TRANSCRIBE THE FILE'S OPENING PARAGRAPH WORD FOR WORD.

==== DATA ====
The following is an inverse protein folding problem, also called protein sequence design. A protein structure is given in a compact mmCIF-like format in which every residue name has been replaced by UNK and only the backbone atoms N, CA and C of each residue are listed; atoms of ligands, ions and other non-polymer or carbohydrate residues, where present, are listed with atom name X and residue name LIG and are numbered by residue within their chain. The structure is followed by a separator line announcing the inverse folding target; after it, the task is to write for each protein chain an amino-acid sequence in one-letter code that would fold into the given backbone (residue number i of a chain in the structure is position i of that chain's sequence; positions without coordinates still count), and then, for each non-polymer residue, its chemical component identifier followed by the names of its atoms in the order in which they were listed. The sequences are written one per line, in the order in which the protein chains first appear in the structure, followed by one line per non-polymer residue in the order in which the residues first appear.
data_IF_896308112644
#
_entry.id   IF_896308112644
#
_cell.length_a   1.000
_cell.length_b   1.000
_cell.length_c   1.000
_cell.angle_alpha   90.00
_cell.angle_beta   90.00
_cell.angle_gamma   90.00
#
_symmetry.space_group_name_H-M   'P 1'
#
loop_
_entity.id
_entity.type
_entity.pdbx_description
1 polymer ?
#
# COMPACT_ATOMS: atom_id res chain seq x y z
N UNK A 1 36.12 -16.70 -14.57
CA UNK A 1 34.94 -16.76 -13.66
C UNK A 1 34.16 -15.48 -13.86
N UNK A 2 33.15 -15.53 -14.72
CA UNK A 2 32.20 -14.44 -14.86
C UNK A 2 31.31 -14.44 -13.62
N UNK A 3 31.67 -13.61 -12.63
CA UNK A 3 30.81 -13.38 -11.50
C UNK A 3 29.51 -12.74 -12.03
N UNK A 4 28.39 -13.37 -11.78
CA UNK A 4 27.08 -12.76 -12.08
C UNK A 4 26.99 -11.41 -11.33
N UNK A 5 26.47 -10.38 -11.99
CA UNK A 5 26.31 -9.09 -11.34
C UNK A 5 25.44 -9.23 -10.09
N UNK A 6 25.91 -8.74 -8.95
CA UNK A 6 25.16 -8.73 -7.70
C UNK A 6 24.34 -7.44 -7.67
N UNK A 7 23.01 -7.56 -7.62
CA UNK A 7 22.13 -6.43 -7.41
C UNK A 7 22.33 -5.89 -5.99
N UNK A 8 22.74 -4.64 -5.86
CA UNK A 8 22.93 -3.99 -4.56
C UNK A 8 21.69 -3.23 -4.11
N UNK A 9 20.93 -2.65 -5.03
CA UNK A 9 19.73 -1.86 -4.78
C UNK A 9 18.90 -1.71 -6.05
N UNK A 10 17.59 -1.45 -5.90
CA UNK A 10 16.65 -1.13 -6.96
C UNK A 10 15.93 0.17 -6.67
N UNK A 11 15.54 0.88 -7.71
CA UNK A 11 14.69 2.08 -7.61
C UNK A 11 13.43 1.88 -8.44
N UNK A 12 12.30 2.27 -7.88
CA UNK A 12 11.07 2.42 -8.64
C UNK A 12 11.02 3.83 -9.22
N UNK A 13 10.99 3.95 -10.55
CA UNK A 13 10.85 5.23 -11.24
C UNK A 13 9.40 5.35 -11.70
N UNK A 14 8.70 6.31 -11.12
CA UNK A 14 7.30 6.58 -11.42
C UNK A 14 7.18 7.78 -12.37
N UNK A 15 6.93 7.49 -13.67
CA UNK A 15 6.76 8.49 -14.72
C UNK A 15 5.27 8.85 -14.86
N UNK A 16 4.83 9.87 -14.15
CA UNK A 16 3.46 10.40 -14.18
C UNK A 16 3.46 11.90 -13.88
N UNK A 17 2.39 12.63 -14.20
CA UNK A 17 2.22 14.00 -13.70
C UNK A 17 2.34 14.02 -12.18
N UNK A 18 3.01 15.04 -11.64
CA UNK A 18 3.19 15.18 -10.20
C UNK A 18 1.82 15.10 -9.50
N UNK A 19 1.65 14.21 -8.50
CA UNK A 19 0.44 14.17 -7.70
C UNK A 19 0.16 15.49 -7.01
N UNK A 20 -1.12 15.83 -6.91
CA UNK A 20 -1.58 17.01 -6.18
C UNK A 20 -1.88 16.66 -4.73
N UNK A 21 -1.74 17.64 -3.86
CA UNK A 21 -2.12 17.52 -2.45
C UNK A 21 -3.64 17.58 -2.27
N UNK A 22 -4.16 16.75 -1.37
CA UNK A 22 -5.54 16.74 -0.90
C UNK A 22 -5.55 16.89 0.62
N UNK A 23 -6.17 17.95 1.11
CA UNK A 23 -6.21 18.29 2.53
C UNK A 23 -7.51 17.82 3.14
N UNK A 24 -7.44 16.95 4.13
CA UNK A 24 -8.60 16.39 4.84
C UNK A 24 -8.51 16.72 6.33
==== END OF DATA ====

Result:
The following is an inverse protein folding problem, also called protein sequence design. A protein structure is given in a compact mmCIF-like format in which every residue name has been replaced by UNK and only the backbone atoms N, CA and C of each residue are listed; atoms of ligands, ions and other non-polymer or carbohydrate residues, where present, are listed with atom name X and residue name LIG and are numbered by residue within their chain. The structure is followed by a separator line announcing the inverse folding target; after it, the task is to write for each protein chain an amino-acid sequence in one-letter code that would fold into the given backbone (residue number i of a chain in the structure is position i of that chain's sequence; positions without coordinates still count), and then, for each non-polymer residue, its chemical component identifier followed by the names of its atoms in the order in which they were listed. The sequences are written one per line, in the order in which the protein chains first appear in the structure, followed by one line per non-polymer residue in the order in which the residues first appear.